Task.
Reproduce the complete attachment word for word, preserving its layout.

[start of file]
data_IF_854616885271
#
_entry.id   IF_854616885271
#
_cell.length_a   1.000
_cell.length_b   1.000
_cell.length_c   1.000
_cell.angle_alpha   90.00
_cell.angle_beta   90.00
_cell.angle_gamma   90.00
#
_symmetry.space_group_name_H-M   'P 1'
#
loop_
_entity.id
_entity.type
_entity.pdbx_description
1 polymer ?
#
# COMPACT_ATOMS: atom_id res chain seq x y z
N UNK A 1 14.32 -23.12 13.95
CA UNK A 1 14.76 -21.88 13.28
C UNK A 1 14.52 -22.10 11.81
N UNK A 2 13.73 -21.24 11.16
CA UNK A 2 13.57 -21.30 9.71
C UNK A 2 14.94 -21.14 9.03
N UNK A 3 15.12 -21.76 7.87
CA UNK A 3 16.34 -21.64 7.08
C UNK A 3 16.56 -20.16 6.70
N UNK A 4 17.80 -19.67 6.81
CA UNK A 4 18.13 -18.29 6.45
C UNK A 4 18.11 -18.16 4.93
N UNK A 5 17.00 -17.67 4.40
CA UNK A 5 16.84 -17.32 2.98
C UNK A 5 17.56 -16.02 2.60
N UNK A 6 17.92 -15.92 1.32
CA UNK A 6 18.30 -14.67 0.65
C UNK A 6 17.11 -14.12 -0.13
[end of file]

data_IF_854616885271
#
_entry.id   IF_854616885271
#
_cell.length_a   1.000
_cell.length_b   1.000
_cell.length_c   1.000
_cell.angle_alpha   90.00
_cell.angle_beta   90.00
_cell.angle_gamma   90.00
#
_symmetry.space_group_name_H-M   'P 1'
#
loop_
_entity.id
_entity.type
_entity.pdbx_description
1 polymer ?
#
# COMPACT_ATOMS: atom_id res chain seq x y z
N UNK A 1 14.32 -23.12 13.95
CA UNK A 1 14.76 -21.88 13.28
C UNK A 1 14.52 -22.10 11.81
N UNK A 2 13.73 -21.24 11.16
CA UNK A 2 13.57 -21.30 9.71
C UNK A 2 14.94 -21.14 9.03
N UNK A 3 15.12 -21.76 7.87
CA UNK A 3 16.34 -21.64 7.08
C UNK A 3 16.56 -20.16 6.70
N UNK A 4 17.80 -19.67 6.81
CA UNK A 4 18.13 -18.29 6.45
C UNK A 4 18.11 -18.16 4.93
N UNK A 5 17.00 -17.67 4.40
CA UNK A 5 16.84 -17.32 2.98
C UNK A 5 17.56 -16.02 2.60
N UNK A 6 17.92 -15.92 1.32
CA UNK A 6 18.30 -14.67 0.65
C UNK A 6 17.11 -14.12 -0.13